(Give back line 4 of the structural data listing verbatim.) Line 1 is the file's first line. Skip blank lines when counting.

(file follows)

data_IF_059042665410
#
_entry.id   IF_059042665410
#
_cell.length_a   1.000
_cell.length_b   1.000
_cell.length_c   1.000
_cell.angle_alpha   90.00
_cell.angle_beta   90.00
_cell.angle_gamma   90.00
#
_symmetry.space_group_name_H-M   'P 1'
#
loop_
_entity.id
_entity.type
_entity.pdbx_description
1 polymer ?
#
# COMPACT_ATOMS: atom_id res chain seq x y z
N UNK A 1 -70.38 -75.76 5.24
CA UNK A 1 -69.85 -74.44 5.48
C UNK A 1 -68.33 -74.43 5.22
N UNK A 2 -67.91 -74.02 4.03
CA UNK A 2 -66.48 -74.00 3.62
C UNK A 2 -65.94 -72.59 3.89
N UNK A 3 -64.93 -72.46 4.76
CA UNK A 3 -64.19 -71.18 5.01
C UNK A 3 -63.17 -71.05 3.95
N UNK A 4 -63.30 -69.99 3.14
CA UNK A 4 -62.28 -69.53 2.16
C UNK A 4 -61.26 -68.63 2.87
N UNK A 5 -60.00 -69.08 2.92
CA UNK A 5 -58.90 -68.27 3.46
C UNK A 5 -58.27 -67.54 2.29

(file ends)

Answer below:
#